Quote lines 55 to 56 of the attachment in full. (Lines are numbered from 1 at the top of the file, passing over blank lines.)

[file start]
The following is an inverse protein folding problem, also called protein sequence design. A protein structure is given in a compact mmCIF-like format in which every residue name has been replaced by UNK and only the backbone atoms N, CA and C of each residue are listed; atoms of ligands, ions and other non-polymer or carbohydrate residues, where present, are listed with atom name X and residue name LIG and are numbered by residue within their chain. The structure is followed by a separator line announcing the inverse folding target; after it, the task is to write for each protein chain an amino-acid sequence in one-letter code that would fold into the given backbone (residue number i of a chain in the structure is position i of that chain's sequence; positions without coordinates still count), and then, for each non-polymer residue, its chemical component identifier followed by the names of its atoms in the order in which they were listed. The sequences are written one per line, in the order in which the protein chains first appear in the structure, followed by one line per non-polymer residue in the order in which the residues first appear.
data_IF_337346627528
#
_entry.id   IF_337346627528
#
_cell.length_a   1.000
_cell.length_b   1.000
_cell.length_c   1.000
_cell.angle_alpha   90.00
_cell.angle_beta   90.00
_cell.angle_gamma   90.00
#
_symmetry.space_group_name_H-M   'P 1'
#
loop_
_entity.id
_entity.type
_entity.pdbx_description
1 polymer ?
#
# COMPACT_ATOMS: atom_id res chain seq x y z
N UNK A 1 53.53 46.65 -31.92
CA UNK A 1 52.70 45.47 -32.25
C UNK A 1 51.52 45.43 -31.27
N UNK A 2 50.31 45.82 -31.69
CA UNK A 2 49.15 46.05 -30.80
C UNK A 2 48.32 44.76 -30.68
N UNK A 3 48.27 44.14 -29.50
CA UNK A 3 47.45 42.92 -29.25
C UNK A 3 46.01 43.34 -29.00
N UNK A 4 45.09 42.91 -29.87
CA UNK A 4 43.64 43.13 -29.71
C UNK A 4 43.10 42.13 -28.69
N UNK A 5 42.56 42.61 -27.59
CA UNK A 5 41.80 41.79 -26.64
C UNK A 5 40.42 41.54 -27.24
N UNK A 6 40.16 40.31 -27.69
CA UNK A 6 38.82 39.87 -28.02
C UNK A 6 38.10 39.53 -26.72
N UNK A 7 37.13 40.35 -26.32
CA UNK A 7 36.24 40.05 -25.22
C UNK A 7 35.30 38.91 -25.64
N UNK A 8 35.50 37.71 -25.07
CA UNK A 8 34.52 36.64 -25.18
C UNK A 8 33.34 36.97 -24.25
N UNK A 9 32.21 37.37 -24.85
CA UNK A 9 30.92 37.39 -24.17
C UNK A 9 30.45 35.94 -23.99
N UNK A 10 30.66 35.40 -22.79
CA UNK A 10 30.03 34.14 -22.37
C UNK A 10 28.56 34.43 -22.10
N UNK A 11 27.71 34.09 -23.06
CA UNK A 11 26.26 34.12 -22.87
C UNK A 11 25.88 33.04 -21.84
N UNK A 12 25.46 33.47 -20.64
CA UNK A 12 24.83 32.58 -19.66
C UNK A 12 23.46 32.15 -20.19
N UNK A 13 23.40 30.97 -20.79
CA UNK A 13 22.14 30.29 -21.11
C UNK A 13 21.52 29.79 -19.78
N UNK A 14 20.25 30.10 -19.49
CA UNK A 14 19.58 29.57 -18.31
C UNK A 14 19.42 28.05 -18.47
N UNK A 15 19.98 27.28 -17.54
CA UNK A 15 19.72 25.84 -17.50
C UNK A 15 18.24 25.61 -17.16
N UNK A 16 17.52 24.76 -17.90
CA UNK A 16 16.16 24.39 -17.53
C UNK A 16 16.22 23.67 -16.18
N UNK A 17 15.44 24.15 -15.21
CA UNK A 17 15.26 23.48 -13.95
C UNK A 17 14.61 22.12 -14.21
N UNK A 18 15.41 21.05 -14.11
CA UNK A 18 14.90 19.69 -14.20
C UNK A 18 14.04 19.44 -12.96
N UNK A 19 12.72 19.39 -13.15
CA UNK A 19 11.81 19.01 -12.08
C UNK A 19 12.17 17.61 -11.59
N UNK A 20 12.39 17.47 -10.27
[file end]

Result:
N UNK A 12 25.46 33.47 -20.64
CA UNK A 12 24.83 32.58 -19.66